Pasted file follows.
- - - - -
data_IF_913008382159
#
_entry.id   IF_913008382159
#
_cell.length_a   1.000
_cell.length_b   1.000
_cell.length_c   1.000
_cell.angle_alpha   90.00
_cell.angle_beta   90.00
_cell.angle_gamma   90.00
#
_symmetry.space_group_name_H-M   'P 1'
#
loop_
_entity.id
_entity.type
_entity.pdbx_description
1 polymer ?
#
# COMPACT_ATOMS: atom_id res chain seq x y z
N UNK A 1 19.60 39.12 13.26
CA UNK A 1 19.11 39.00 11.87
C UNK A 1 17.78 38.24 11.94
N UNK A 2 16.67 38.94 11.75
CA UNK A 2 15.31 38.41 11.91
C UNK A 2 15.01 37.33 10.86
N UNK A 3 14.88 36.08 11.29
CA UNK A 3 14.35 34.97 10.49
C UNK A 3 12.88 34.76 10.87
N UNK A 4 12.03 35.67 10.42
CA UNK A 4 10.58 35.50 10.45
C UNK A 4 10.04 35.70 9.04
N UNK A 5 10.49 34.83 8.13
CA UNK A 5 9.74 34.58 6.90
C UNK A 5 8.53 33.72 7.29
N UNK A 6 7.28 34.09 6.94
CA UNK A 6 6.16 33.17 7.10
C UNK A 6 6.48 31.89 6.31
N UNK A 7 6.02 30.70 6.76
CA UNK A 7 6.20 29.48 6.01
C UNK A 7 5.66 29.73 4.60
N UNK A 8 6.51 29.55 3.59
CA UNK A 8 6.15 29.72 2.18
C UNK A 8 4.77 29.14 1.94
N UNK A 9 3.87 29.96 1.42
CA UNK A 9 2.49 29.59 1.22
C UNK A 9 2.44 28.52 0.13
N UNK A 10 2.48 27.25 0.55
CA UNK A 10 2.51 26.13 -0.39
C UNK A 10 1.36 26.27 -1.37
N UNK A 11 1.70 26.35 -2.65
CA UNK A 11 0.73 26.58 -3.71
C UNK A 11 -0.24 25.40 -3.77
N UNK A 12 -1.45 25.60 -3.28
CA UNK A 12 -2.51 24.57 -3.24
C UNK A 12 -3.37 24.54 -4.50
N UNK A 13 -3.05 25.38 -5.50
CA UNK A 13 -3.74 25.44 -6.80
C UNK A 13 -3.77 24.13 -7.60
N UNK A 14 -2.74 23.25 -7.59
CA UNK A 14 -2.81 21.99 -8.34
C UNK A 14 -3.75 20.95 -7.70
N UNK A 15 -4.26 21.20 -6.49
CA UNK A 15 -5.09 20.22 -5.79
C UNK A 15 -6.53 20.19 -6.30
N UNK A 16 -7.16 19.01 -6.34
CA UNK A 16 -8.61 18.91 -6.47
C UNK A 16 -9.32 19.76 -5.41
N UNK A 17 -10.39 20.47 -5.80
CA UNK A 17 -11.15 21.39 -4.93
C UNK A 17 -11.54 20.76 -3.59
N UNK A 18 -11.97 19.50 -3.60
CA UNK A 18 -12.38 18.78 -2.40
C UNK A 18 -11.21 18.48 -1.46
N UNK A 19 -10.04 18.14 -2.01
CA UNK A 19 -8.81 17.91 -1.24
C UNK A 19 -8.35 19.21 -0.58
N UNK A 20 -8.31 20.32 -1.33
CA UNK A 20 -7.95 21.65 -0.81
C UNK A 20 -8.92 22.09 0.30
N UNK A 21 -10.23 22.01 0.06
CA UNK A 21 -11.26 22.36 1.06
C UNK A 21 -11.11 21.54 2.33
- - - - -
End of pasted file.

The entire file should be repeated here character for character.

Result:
data_IF_913008382159
#
_entry.id   IF_913008382159
#
_cell.length_a   1.000
_cell.length_b   1.000
_cell.length_c   1.000
_cell.angle_alpha   90.00
_cell.angle_beta   90.00
_cell.angle_gamma   90.00
#
_symmetry.space_group_name_H-M   'P 1'
#
loop_
_entity.id
_entity.type
_entity.pdbx_description
1 polymer ?
#
# COMPACT_ATOMS: atom_id res chain seq x y z
N UNK A 1 19.60 39.12 13.26
CA UNK A 1 19.11 39.00 11.87
C UNK A 1 17.78 38.24 11.94
N UNK A 2 16.67 38.94 11.75
CA UNK A 2 15.31 38.41 11.91
C UNK A 2 15.01 37.33 10.86
N UNK A 3 14.88 36.08 11.29
CA UNK A 3 14.35 34.97 10.49
C UNK A 3 12.88 34.76 10.87
N UNK A 4 12.03 35.67 10.42
CA UNK A 4 10.58 35.50 10.45
C UNK A 4 10.04 35.70 9.04
N UNK A 5 10.49 34.83 8.13
CA UNK A 5 9.74 34.58 6.90
C UNK A 5 8.53 33.72 7.29
N UNK A 6 7.28 34.09 6.94
CA UNK A 6 6.16 33.17 7.10
C UNK A 6 6.48 31.89 6.31
N UNK A 7 6.02 30.70 6.76
CA UNK A 7 6.20 29.48 6.01
C UNK A 7 5.66 29.73 4.60
N UNK A 8 6.51 29.55 3.59
CA UNK A 8 6.15 29.72 2.18
C UNK A 8 4.77 29.14 1.94
N UNK A 9 3.87 29.96 1.42
CA UNK A 9 2.49 29.59 1.22
C UNK A 9 2.44 28.52 0.13
N UNK A 10 2.48 27.25 0.55
CA UNK A 10 2.51 26.13 -0.39
C UNK A 10 1.36 26.27 -1.37
N UNK A 11 1.70 26.35 -2.65
CA UNK A 11 0.73 26.58 -3.71
C UNK A 11 -0.24 25.40 -3.77
N UNK A 12 -1.45 25.60 -3.28
CA UNK A 12 -2.51 24.57 -3.24
C UNK A 12 -3.37 24.54 -4.50
N UNK A 13 -3.05 25.38 -5.50
CA UNK A 13 -3.74 25.44 -6.80
C UNK A 13 -3.77 24.13 -7.60
N UNK A 14 -2.74 23.25 -7.59
CA UNK A 14 -2.81 21.99 -8.34
C UNK A 14 -3.75 20.95 -7.70
N UNK A 15 -4.26 21.20 -6.49
CA UNK A 15 -5.09 20.22 -5.79
C UNK A 15 -6.53 20.19 -6.30
N UNK A 16 -7.16 19.01 -6.34
CA UNK A 16 -8.61 18.91 -6.47
C UNK A 16 -9.32 19.76 -5.41
N UNK A 17 -10.39 20.47 -5.80
CA UNK A 17 -11.15 21.39 -4.93
C UNK A 17 -11.54 20.76 -3.59
N UNK A 18 -11.97 19.50 -3.60
CA UNK A 18 -12.38 18.78 -2.40
C UNK A 18 -11.21 18.48 -1.46
N UNK A 19 -10.04 18.14 -2.01
CA UNK A 19 -8.81 17.91 -1.24
C UNK A 19 -8.35 19.21 -0.58
N UNK A 20 -8.31 20.32 -1.33
CA UNK A 20 -7.95 21.65 -0.81
C UNK A 20 -8.92 22.09 0.30
N UNK A 21 -10.23 22.01 0.06
CA UNK A 21 -11.26 22.36 1.06
C UNK A 21 -11.11 21.54 2.33